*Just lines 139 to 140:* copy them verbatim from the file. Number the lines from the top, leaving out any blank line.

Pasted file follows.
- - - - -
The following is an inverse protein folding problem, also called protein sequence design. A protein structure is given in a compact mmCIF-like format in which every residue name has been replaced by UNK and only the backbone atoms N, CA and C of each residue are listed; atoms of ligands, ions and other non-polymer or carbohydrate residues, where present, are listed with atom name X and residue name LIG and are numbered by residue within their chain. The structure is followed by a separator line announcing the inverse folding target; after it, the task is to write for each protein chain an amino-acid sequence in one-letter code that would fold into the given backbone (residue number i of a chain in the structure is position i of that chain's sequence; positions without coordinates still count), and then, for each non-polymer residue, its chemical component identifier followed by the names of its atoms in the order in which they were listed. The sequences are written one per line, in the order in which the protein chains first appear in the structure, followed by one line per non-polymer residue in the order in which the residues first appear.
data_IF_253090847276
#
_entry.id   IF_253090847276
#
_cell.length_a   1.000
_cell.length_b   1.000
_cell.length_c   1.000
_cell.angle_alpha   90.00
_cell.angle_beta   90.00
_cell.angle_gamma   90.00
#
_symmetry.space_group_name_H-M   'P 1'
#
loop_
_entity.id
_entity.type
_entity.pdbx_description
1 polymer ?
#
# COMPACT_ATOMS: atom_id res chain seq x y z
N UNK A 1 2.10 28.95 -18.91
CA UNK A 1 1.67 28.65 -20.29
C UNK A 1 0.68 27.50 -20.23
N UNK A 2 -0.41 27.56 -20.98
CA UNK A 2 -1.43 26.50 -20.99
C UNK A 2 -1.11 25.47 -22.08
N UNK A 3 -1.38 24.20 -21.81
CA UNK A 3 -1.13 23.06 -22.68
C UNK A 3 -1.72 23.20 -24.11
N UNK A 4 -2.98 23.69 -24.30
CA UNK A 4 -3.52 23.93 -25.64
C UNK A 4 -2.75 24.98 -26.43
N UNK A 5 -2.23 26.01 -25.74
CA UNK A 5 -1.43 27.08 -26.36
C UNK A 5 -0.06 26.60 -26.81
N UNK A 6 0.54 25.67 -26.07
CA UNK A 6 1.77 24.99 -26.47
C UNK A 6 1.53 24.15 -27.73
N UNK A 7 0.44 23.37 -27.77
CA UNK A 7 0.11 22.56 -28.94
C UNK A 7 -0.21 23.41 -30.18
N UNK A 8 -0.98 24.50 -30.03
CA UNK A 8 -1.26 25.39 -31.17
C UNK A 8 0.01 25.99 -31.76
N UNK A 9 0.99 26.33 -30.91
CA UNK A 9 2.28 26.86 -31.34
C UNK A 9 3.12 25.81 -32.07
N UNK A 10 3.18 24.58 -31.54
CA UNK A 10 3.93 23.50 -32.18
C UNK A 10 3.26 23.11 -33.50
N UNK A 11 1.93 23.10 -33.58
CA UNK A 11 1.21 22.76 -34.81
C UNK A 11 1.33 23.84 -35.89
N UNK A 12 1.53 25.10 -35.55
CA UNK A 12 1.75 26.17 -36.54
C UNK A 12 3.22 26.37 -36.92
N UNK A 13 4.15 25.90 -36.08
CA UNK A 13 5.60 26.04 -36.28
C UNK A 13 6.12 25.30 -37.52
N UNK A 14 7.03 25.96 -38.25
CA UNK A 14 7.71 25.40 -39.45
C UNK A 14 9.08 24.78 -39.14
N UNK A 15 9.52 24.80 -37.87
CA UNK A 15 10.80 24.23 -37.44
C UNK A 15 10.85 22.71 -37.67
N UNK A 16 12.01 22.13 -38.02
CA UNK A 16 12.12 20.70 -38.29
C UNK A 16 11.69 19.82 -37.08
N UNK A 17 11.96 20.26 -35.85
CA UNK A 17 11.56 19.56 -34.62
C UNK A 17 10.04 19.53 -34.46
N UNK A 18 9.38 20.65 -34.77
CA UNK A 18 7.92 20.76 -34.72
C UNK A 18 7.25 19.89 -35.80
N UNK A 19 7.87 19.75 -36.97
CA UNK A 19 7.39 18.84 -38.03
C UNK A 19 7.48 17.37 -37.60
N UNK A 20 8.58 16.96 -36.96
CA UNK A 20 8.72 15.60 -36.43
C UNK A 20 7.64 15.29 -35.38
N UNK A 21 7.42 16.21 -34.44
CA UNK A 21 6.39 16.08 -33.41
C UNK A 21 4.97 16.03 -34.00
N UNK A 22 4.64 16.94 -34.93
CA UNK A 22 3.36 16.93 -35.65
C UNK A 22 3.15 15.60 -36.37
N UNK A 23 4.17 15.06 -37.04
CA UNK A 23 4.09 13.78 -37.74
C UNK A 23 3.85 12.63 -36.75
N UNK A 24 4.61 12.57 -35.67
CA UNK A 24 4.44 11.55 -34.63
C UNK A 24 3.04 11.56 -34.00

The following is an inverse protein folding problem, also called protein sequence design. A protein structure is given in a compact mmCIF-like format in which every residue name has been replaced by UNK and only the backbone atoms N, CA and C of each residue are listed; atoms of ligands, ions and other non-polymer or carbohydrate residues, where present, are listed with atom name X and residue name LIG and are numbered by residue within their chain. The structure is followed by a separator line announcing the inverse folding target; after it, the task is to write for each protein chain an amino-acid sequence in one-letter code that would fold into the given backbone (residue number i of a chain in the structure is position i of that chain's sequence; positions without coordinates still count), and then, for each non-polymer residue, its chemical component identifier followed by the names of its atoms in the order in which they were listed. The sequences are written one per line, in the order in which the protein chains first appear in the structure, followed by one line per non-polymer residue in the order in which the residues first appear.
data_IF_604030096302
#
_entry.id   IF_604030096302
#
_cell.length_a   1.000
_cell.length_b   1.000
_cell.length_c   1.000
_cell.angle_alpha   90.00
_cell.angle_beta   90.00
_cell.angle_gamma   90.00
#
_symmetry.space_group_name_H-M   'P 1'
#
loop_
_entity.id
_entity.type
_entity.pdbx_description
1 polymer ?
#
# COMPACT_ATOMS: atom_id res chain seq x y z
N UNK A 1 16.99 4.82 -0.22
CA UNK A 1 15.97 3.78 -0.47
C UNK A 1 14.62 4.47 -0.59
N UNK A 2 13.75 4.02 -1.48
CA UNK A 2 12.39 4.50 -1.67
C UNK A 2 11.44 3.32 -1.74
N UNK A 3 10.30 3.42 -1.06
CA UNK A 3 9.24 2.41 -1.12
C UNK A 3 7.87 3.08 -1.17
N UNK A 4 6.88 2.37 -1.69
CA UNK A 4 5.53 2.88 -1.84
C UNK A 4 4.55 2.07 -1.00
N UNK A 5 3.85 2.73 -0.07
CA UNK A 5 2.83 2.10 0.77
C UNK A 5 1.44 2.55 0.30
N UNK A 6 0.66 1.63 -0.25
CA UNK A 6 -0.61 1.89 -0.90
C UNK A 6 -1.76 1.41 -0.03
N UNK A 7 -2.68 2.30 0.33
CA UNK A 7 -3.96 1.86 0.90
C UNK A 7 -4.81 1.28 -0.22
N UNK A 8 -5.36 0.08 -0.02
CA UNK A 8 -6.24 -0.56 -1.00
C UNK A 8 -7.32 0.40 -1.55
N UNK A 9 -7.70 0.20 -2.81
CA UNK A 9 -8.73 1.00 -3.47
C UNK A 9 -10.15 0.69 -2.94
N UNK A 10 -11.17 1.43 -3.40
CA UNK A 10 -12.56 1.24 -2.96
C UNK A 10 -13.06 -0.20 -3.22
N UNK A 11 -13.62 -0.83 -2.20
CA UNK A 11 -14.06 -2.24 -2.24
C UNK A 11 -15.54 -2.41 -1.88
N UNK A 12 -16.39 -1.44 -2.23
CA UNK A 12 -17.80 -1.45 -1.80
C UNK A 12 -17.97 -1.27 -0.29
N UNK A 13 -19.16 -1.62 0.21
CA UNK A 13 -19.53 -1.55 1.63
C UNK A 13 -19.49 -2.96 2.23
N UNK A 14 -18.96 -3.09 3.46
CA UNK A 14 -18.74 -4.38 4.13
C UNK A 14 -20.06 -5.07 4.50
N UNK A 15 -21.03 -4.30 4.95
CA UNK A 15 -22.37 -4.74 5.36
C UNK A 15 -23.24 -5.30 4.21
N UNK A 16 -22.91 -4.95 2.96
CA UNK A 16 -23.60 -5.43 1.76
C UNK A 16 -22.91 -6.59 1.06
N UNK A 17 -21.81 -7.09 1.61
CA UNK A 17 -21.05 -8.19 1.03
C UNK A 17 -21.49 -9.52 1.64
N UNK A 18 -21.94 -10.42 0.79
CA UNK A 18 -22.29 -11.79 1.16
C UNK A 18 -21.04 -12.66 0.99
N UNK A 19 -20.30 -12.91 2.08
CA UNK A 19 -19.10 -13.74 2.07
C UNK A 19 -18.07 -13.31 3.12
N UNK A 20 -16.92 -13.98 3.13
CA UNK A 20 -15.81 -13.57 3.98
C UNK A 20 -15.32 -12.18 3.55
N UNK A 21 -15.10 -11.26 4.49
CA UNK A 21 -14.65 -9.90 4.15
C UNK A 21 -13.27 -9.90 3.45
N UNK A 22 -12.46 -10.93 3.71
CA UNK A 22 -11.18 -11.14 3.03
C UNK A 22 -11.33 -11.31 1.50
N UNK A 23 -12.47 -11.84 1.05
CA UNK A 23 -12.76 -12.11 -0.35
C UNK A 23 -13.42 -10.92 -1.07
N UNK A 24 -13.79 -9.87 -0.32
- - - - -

N UNK A 9 -7.70 0.20 -2.81
CA UNK A 9 -8.73 1.00 -3.47